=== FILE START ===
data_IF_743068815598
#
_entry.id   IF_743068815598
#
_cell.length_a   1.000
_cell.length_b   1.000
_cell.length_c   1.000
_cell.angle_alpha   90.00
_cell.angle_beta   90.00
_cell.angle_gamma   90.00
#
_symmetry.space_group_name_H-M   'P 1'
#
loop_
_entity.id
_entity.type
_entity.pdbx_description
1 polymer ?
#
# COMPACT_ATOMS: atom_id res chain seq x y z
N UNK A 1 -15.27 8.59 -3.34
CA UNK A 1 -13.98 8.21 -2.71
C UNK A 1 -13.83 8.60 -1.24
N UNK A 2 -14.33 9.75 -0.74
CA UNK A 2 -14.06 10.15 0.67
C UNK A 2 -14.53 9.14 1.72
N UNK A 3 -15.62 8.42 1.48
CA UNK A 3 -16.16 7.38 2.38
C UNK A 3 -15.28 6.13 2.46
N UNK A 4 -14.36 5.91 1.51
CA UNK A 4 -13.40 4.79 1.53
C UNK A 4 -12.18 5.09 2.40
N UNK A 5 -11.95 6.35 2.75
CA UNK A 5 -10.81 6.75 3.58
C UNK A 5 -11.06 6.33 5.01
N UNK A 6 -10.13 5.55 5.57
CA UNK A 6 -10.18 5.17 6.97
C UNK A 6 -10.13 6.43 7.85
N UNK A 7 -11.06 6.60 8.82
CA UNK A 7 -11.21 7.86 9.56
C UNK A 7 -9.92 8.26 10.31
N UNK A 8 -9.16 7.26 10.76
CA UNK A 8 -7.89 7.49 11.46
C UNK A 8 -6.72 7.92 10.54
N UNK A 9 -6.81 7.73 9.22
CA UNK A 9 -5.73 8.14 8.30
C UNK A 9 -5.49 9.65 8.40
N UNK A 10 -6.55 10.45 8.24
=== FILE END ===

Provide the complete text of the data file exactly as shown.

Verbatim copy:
data_IF_743068815598
#
_entry.id   IF_743068815598
#
_cell.length_a   1.000
_cell.length_b   1.000
_cell.length_c   1.000
_cell.angle_alpha   90.00
_cell.angle_beta   90.00
_cell.angle_gamma   90.00
#
_symmetry.space_group_name_H-M   'P 1'
#
loop_
_entity.id
_entity.type
_entity.pdbx_description
1 polymer ?
#
# COMPACT_ATOMS: atom_id res chain seq x y z
N UNK A 1 -15.27 8.59 -3.34
CA UNK A 1 -13.98 8.21 -2.71
C UNK A 1 -13.83 8.60 -1.24
N UNK A 2 -14.33 9.75 -0.74
CA UNK A 2 -14.06 10.15 0.67
C UNK A 2 -14.53 9.14 1.72
N UNK A 3 -15.62 8.42 1.48
CA UNK A 3 -16.16 7.38 2.38
C UNK A 3 -15.28 6.13 2.46
N UNK A 4 -14.36 5.91 1.51
CA UNK A 4 -13.40 4.79 1.53
C UNK A 4 -12.18 5.09 2.40
N UNK A 5 -11.95 6.35 2.75
CA UNK A 5 -10.81 6.75 3.58
C UNK A 5 -11.06 6.33 5.01
N UNK A 6 -10.13 5.55 5.57
CA UNK A 6 -10.18 5.17 6.97
C UNK A 6 -10.13 6.43 7.85
N UNK A 7 -11.06 6.60 8.82
CA UNK A 7 -11.21 7.86 9.56
C UNK A 7 -9.92 8.26 10.31
N UNK A 8 -9.16 7.26 10.76
CA UNK A 8 -7.89 7.49 11.46
C UNK A 8 -6.72 7.92 10.54
N UNK A 9 -6.81 7.73 9.22
CA UNK A 9 -5.73 8.14 8.30
C UNK A 9 -5.49 9.65 8.40
N UNK A 10 -6.55 10.45 8.24